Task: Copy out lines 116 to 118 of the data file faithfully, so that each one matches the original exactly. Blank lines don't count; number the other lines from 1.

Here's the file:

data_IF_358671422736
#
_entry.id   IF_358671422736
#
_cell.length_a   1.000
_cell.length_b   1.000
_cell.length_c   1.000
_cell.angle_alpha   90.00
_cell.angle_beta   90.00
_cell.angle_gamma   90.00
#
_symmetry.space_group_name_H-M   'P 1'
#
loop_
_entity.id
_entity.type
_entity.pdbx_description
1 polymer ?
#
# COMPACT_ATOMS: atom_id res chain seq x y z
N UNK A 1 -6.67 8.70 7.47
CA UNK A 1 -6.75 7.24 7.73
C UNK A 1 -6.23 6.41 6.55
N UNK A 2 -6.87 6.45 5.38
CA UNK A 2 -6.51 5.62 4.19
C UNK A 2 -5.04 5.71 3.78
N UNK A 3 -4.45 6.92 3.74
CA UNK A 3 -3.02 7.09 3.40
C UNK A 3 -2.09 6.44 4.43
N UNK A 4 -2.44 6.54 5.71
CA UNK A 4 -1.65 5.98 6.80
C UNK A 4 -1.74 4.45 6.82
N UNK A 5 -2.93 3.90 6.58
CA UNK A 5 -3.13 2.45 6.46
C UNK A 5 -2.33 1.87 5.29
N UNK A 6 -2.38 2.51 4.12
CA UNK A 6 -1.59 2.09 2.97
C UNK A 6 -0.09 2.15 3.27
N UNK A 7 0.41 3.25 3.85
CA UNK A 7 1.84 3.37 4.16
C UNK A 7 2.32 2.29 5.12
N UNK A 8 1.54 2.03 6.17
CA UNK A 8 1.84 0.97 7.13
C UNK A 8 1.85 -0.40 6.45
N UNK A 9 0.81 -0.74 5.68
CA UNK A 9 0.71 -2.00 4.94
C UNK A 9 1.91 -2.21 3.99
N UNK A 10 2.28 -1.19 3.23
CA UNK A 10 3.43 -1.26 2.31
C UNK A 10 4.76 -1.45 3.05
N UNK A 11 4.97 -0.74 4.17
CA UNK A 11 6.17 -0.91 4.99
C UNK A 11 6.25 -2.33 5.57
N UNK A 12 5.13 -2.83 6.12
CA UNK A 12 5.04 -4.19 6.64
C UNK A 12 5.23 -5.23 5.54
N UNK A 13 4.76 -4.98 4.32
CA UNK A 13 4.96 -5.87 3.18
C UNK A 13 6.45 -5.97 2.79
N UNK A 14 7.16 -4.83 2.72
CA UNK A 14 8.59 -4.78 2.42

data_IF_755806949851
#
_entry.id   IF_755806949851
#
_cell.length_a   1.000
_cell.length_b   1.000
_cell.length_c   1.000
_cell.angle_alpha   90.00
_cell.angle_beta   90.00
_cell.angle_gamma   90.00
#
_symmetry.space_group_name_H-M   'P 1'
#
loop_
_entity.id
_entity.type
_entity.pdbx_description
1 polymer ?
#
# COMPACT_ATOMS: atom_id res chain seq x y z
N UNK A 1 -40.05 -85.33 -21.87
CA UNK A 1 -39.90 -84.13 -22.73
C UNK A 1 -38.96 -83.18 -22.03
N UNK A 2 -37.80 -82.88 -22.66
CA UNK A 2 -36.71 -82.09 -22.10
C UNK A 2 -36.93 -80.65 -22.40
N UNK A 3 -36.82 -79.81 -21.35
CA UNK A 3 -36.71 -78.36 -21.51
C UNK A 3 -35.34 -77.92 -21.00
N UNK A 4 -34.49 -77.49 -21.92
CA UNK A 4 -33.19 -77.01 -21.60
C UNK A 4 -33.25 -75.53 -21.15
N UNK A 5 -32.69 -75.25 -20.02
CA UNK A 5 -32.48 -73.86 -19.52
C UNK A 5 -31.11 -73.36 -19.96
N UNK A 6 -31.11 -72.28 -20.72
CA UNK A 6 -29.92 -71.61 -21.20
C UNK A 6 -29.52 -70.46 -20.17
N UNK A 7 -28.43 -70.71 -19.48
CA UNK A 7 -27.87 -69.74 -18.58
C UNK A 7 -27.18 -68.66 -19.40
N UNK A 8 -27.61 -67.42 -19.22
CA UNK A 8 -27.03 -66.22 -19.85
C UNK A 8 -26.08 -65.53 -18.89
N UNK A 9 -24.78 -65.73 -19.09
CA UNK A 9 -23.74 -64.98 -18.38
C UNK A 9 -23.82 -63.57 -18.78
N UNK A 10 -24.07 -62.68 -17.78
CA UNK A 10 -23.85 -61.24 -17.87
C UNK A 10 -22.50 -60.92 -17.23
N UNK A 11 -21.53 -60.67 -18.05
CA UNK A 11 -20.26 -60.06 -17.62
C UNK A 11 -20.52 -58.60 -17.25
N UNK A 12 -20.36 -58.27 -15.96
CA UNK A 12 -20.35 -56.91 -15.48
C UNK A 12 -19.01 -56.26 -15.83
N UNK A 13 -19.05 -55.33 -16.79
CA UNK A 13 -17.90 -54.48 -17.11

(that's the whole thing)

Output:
CA UNK A 12 -20.35 -56.91 -15.48
C UNK A 12 -19.01 -56.26 -15.83
N UNK A 13 -19.05 -55.33 -16.79